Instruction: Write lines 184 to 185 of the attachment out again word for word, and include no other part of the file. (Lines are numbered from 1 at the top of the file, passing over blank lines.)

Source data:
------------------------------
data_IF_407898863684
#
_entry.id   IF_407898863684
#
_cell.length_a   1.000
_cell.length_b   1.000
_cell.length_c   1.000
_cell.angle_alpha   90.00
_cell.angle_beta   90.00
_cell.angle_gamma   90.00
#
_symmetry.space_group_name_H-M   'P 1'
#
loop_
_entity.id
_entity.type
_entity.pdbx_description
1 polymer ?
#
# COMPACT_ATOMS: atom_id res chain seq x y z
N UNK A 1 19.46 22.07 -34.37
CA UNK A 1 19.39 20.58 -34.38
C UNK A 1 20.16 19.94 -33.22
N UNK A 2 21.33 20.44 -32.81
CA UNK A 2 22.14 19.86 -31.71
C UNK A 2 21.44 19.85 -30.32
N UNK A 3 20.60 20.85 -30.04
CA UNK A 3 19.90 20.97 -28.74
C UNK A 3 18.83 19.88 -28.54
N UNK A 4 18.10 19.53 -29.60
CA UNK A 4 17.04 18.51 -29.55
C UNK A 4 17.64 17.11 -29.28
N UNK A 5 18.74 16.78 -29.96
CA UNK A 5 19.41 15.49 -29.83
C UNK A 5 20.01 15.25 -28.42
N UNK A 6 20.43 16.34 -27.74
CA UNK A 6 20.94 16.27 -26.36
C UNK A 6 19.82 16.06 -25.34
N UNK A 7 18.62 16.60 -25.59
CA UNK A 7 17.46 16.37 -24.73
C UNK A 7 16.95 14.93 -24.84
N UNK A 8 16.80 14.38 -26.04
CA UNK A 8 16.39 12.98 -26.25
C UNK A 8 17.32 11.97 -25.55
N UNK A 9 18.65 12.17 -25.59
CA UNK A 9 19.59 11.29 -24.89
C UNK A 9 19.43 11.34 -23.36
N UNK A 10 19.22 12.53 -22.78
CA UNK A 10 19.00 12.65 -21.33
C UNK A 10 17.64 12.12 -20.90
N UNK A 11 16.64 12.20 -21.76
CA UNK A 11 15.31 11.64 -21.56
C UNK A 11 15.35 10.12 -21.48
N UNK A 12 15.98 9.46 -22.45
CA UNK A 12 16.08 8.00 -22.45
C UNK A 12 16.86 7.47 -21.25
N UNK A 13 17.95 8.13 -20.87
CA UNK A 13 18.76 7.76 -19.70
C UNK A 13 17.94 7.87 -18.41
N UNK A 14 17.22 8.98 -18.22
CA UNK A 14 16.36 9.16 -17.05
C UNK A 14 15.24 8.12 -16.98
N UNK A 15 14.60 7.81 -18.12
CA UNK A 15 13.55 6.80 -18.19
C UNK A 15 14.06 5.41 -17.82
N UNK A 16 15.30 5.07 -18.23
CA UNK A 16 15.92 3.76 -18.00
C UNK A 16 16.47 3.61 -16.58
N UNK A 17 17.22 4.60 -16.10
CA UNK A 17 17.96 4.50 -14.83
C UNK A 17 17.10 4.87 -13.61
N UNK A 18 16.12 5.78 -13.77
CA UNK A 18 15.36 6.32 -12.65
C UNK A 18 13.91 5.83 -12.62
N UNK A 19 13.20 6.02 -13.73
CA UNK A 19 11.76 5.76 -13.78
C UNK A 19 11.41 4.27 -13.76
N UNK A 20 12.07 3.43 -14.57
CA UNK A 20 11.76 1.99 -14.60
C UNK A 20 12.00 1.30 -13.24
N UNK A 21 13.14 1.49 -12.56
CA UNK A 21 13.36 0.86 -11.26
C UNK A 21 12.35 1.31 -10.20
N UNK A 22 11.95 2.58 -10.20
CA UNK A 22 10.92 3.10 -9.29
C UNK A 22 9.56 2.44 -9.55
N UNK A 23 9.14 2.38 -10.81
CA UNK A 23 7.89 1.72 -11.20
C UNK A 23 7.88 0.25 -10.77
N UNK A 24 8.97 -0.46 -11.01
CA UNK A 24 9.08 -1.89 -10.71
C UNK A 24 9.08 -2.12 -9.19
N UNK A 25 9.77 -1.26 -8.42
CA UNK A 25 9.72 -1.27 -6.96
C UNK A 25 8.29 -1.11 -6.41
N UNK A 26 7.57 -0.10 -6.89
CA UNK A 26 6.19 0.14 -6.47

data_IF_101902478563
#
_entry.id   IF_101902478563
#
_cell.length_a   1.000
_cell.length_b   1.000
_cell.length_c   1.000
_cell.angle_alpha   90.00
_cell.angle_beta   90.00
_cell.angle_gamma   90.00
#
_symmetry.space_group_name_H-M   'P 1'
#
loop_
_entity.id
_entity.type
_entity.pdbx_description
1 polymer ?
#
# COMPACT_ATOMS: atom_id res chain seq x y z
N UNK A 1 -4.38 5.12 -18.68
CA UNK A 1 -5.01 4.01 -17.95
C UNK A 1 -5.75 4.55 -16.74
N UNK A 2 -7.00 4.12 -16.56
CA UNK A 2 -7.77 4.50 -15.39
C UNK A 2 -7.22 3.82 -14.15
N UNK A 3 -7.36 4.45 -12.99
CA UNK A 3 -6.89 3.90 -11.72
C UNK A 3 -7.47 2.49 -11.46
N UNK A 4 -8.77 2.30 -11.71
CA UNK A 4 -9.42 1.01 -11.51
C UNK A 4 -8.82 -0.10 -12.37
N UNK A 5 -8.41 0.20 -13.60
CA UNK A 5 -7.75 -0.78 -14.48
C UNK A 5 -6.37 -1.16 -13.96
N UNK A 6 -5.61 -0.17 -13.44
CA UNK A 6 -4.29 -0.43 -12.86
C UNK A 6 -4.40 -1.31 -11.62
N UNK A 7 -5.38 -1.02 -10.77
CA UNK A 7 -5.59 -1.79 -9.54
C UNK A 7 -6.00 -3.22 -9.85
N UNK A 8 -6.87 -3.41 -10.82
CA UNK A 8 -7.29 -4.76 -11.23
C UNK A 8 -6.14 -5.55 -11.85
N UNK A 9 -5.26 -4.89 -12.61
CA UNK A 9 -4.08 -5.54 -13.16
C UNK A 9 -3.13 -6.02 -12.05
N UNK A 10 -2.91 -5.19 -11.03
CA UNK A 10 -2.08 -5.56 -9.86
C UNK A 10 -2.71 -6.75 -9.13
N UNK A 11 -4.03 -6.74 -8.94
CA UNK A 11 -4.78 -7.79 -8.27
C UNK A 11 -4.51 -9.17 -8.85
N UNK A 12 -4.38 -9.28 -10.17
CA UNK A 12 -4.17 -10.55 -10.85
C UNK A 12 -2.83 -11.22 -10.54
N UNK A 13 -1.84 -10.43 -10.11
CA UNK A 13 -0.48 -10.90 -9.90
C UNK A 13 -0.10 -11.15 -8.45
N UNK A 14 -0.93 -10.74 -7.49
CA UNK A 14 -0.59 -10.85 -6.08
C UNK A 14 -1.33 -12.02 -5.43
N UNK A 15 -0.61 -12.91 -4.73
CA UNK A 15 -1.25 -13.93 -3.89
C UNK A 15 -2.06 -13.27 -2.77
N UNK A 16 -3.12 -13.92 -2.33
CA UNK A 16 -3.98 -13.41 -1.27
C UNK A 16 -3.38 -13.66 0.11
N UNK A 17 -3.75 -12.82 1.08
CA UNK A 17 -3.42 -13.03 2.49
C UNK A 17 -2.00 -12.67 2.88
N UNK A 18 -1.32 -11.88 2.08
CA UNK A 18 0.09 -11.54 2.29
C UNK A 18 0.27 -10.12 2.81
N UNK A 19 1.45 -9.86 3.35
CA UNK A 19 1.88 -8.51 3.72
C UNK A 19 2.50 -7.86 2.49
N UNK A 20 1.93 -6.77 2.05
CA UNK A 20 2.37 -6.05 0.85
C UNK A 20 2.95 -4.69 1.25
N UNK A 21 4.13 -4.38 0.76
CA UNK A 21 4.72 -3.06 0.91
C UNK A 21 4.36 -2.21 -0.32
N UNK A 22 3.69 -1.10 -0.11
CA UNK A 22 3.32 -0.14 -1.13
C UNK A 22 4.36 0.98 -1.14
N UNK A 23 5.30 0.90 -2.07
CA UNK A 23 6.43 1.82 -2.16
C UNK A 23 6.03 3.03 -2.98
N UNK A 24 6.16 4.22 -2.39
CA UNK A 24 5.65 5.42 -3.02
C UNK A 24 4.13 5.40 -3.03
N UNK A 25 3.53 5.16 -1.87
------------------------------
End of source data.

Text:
N UNK A 23 5.30 0.90 -2.07
CA UNK A 23 6.43 1.82 -2.16